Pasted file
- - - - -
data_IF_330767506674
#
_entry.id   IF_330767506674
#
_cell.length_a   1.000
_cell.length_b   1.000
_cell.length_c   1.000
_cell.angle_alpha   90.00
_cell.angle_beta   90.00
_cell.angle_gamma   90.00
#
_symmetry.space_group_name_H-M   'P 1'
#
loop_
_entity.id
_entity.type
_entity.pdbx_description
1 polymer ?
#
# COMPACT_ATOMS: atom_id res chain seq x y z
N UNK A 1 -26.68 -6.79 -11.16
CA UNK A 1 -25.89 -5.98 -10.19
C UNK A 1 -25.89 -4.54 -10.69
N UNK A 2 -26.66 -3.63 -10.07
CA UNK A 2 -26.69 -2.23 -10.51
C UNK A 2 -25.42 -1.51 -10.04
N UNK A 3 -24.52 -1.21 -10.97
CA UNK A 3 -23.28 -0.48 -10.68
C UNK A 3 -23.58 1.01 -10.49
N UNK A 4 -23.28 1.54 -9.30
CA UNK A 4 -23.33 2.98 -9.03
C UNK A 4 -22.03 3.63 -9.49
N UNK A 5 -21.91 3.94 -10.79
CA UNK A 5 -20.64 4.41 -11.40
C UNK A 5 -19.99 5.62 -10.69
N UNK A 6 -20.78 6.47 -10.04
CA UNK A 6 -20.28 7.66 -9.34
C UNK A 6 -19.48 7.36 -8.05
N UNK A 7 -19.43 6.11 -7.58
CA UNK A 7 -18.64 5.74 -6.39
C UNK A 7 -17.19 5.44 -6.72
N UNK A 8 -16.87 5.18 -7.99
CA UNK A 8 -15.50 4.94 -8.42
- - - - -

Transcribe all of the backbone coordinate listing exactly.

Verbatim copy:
data_IF_330767506674
#
_entry.id   IF_330767506674
#
_cell.length_a   1.000
_cell.length_b   1.000
_cell.length_c   1.000
_cell.angle_alpha   90.00
_cell.angle_beta   90.00
_cell.angle_gamma   90.00
#
_symmetry.space_group_name_H-M   'P 1'
#
loop_
_entity.id
_entity.type
_entity.pdbx_description
1 polymer ?
#
# COMPACT_ATOMS: atom_id res chain seq x y z
N UNK A 1 -26.68 -6.79 -11.16
CA UNK A 1 -25.89 -5.98 -10.19
C UNK A 1 -25.89 -4.54 -10.69
N UNK A 2 -26.66 -3.63 -10.07
CA UNK A 2 -26.69 -2.23 -10.51
C UNK A 2 -25.42 -1.51 -10.04
N UNK A 3 -24.52 -1.21 -10.97
CA UNK A 3 -23.28 -0.48 -10.68
C UNK A 3 -23.58 1.01 -10.49
N UNK A 4 -23.28 1.54 -9.30
CA UNK A 4 -23.33 2.98 -9.03
C UNK A 4 -22.03 3.63 -9.49
N UNK A 5 -21.91 3.94 -10.79
CA UNK A 5 -20.64 4.41 -11.40
C UNK A 5 -19.99 5.62 -10.69
N UNK A 6 -20.78 6.47 -10.04
CA UNK A 6 -20.28 7.66 -9.34
C UNK A 6 -19.48 7.36 -8.05
N UNK A 7 -19.43 6.11 -7.58
CA UNK A 7 -18.64 5.74 -6.39
C UNK A 7 -17.19 5.44 -6.72
N UNK A 8 -16.87 5.18 -7.99
CA UNK A 8 -15.50 4.94 -8.42